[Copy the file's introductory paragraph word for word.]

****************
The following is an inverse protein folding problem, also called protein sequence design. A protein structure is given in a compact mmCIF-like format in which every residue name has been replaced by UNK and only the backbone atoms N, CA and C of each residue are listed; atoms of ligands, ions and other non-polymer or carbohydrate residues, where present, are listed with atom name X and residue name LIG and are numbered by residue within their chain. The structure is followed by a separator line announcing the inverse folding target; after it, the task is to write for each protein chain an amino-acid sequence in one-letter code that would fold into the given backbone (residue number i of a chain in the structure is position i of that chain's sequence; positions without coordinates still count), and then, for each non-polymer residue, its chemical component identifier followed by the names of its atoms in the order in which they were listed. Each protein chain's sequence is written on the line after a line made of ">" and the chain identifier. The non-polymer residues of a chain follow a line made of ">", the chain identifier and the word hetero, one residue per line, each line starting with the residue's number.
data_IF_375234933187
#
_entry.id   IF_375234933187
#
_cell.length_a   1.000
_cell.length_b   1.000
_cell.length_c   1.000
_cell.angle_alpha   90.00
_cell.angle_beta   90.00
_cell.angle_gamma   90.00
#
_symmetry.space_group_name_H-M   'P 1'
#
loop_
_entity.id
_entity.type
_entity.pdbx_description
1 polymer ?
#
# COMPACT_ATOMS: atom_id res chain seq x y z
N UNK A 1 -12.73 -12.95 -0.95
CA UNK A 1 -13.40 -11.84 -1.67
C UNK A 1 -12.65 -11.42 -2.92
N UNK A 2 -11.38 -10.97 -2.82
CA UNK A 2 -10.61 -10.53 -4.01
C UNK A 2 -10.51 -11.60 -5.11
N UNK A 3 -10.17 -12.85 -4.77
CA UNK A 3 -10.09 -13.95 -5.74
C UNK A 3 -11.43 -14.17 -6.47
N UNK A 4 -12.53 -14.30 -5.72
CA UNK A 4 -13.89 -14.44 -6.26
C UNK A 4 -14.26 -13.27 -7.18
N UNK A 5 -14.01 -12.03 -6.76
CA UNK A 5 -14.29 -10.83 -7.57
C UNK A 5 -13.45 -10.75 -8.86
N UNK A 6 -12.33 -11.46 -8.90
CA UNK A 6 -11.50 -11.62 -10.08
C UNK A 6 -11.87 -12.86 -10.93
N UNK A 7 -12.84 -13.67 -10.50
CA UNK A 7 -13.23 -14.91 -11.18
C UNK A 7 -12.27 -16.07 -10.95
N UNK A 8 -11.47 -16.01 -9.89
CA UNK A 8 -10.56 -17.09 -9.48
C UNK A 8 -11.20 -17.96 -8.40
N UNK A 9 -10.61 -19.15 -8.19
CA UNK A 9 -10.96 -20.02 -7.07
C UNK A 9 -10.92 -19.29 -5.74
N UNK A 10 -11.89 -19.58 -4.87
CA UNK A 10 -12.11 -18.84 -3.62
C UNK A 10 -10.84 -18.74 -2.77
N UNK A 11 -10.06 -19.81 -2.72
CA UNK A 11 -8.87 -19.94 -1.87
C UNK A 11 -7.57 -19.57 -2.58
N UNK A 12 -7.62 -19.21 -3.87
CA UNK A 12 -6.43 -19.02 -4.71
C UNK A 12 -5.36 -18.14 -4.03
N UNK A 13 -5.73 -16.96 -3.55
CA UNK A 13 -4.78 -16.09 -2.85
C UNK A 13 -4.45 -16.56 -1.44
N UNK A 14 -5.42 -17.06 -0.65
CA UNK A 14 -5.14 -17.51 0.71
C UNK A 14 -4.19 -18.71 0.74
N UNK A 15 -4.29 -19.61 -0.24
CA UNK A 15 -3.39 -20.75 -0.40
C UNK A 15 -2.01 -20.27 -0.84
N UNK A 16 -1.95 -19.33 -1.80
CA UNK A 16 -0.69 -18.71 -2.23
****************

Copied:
The following is an inverse protein folding problem, also called protein sequence design. A protein structure is given in a compact mmCIF-like format in which every residue name has been replaced by UNK and only the backbone atoms N, CA and C of each residue are listed; atoms of ligands, ions and other non-polymer or carbohydrate residues, where present, are listed with atom name X and residue name LIG and are numbered by residue within their chain. The structure is followed by a separator line announcing the inverse folding target; after it, the task is to write for each protein chain an amino-acid sequence in one-letter code that would fold into the given backbone (residue number i of a chain in the structure is position i of that chain's sequence; positions without coordinates still count), and then, for each non-polymer residue, its chemical component identifier followed by the names of its atoms in the order in which they were listed. Each protein chain's sequence is written on the line after a line made of ">" and the chain identifier. The non-polymer residues of a chain follow a line made of ">", the chain identifier and the word hetero, one residue per line, each line starting with the residue's number.